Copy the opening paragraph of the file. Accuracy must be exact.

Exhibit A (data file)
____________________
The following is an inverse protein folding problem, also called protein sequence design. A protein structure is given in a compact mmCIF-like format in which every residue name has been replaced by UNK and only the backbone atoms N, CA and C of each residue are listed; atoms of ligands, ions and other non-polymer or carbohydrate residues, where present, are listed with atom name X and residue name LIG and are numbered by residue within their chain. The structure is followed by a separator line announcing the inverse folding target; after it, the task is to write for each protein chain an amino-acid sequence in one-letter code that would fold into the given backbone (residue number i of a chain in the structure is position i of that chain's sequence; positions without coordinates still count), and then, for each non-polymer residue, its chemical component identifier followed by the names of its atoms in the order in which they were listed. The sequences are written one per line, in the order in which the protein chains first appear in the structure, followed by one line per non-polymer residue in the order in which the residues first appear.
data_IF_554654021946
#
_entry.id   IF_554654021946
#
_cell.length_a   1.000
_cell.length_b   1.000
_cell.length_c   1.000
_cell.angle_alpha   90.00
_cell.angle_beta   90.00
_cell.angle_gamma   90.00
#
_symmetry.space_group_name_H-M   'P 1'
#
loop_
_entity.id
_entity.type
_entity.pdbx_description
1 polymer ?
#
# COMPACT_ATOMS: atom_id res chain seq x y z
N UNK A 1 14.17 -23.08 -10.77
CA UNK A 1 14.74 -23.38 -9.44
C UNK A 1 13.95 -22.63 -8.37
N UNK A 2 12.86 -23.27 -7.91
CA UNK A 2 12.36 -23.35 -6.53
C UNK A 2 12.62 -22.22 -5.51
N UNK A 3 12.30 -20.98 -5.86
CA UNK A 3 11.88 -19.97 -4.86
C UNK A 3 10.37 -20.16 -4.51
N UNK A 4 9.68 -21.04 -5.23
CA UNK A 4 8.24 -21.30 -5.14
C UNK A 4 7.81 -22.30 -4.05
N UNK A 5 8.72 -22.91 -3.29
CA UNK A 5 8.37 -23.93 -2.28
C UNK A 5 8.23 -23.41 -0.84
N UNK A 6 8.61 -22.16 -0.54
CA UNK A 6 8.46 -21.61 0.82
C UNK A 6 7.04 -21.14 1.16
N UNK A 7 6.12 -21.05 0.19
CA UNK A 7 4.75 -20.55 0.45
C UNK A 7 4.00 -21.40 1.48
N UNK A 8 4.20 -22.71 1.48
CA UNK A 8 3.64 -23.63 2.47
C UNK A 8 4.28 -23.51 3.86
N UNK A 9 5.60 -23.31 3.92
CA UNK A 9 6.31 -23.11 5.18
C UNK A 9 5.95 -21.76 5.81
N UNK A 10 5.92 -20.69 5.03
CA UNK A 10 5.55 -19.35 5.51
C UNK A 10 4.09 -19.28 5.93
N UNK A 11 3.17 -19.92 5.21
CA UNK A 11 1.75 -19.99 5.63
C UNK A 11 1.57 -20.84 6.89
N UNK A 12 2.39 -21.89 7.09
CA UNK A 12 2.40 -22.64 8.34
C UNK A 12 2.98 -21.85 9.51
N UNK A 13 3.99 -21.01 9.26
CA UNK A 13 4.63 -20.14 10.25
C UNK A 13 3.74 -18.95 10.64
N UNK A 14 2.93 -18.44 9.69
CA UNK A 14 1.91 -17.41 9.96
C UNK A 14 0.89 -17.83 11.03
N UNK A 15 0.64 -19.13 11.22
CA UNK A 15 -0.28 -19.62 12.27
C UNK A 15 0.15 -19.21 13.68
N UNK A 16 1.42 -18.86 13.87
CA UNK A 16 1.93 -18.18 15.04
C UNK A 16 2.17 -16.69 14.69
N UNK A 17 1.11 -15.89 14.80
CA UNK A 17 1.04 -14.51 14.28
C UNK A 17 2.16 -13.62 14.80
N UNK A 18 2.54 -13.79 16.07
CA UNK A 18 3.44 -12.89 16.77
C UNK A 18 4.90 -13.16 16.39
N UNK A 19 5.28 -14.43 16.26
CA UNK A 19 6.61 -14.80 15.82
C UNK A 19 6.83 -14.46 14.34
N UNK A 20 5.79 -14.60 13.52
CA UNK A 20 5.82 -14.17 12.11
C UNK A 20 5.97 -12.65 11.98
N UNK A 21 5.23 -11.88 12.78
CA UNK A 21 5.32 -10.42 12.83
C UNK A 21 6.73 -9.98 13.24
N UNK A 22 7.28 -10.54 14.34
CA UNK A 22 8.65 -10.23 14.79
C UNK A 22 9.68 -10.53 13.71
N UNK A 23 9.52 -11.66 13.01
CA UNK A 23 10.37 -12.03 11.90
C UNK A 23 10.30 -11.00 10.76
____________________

The following is an inverse protein folding problem, also called protein sequence design. A protein structure is given in a compact mmCIF-like format in which every residue name has been replaced by UNK and only the backbone atoms N, CA and C of each residue are listed; atoms of ligands, ions and other non-polymer or carbohydrate residues, where present, are listed with atom name X and residue name LIG and are numbered by residue within their chain. The structure is followed by a separator line announcing the inverse folding target; after it, the task is to write for each protein chain an amino-acid sequence in one-letter code that would fold into the given backbone (residue number i of a chain in the structure is position i of that chain's sequence; positions without coordinates still count), and then, for each non-polymer residue, its chemical component identifier followed by the names of its atoms in the order in which they were listed. The sequences are written one per line, in the order in which the protein chains first appear in the structure, followed by one line per non-polymer residue in the order in which the residues first appear.